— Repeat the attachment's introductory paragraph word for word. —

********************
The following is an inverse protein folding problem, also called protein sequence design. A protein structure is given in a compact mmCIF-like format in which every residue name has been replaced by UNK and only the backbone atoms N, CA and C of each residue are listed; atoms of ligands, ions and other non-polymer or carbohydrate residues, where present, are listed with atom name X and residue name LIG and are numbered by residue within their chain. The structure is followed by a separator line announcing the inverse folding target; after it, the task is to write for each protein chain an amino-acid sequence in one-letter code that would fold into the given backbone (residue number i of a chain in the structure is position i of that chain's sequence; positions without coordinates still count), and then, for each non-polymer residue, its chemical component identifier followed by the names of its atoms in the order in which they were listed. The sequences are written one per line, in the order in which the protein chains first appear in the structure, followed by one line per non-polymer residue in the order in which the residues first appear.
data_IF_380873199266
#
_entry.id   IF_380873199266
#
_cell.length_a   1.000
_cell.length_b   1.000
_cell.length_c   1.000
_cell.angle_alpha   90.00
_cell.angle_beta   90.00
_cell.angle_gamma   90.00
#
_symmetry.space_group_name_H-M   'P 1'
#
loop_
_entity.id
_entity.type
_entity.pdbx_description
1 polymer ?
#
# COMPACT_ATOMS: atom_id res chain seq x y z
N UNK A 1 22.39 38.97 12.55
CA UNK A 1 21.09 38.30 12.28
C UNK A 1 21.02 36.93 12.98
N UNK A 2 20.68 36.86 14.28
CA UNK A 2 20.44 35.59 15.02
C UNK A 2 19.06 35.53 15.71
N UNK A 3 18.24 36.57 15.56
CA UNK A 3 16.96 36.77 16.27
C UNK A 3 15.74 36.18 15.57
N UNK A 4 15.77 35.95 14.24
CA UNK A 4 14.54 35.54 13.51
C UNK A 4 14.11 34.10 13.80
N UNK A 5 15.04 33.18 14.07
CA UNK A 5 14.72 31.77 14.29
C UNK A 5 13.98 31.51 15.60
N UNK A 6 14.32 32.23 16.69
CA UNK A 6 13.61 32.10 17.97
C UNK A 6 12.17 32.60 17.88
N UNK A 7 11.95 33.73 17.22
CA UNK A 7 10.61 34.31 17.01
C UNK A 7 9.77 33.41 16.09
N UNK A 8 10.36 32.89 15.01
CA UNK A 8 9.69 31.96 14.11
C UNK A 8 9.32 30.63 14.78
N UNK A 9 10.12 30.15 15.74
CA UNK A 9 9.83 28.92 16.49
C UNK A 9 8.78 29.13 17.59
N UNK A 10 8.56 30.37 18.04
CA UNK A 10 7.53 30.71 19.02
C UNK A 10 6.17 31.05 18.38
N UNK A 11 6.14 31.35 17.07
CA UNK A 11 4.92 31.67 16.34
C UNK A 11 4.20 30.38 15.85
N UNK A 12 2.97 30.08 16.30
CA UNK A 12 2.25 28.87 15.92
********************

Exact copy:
The following is an inverse protein folding problem, also called protein sequence design. A protein structure is given in a compact mmCIF-like format in which every residue name has been replaced by UNK and only the backbone atoms N, CA and C of each residue are listed; atoms of ligands, ions and other non-polymer or carbohydrate residues, where present, are listed with atom name X and residue name LIG and are numbered by residue within their chain. The structure is followed by a separator line announcing the inverse folding target; after it, the task is to write for each protein chain an amino-acid sequence in one-letter code that would fold into the given backbone (residue number i of a chain in the structure is position i of that chain's sequence; positions without coordinates still count), and then, for each non-polymer residue, its chemical component identifier followed by the names of its atoms in the order in which they were listed. The sequences are written one per line, in the order in which the protein chains first appear in the structure, followed by one line per non-polymer residue in the order in which the residues first appear.